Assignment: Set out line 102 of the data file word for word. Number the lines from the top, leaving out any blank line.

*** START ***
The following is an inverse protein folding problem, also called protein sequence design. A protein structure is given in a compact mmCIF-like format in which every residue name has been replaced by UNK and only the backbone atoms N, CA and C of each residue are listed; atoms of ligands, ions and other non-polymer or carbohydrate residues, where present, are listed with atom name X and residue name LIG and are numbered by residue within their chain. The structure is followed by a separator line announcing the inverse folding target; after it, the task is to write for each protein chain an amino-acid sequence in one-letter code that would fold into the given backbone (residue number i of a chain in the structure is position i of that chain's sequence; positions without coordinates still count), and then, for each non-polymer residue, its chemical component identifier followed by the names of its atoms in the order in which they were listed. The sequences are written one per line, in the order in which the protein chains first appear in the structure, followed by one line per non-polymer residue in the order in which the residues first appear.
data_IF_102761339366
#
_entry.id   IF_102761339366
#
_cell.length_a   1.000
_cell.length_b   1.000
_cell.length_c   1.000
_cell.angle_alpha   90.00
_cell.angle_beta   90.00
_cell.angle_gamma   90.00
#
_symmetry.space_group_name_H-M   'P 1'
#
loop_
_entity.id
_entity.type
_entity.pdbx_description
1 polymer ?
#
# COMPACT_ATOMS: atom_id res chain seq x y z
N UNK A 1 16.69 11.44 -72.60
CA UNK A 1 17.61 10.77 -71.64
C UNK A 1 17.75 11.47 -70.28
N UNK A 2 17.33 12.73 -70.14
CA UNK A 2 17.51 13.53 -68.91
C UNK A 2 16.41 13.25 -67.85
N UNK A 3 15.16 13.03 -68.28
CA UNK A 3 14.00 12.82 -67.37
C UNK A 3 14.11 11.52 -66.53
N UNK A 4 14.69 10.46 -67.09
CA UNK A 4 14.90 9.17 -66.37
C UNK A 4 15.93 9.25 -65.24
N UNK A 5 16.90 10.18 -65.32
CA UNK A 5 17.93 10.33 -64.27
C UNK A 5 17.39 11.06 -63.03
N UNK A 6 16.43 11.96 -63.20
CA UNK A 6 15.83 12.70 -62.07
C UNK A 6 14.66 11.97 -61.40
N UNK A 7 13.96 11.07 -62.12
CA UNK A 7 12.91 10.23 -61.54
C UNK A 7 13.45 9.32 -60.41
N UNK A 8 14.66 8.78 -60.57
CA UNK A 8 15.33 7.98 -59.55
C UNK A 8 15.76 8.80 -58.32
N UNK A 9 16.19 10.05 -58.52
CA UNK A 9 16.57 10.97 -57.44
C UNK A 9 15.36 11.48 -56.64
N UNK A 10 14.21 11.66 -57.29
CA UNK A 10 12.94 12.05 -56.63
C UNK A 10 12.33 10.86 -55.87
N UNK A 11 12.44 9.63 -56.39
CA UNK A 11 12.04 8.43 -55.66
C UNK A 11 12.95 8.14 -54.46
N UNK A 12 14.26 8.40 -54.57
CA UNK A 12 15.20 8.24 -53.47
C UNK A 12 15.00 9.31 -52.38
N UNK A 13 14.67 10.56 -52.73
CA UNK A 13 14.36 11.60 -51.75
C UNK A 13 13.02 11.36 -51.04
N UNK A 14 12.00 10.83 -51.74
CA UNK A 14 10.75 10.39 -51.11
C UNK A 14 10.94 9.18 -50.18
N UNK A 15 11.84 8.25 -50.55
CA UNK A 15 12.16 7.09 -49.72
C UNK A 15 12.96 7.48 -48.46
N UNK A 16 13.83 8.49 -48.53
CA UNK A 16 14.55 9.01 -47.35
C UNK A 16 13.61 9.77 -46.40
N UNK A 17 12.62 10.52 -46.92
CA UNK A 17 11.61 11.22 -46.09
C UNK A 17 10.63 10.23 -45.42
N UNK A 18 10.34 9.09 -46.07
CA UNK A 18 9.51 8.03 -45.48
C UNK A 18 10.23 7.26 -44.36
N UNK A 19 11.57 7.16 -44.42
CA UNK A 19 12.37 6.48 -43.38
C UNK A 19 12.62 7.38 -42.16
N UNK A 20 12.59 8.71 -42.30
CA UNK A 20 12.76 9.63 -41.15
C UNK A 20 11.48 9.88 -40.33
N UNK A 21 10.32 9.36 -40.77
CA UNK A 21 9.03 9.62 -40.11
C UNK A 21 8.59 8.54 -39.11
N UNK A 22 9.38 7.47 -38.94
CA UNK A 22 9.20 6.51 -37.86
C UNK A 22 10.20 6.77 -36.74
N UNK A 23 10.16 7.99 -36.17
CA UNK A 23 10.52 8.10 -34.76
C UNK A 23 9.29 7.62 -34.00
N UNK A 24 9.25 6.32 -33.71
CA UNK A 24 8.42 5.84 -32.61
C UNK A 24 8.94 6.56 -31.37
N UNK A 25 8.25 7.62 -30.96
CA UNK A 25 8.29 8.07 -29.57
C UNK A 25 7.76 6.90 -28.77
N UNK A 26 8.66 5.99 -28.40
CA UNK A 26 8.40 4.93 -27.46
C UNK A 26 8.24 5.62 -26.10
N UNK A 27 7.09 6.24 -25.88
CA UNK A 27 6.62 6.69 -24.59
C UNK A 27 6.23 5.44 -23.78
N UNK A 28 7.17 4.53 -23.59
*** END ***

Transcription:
C UNK A 27 6.23 5.44 -23.78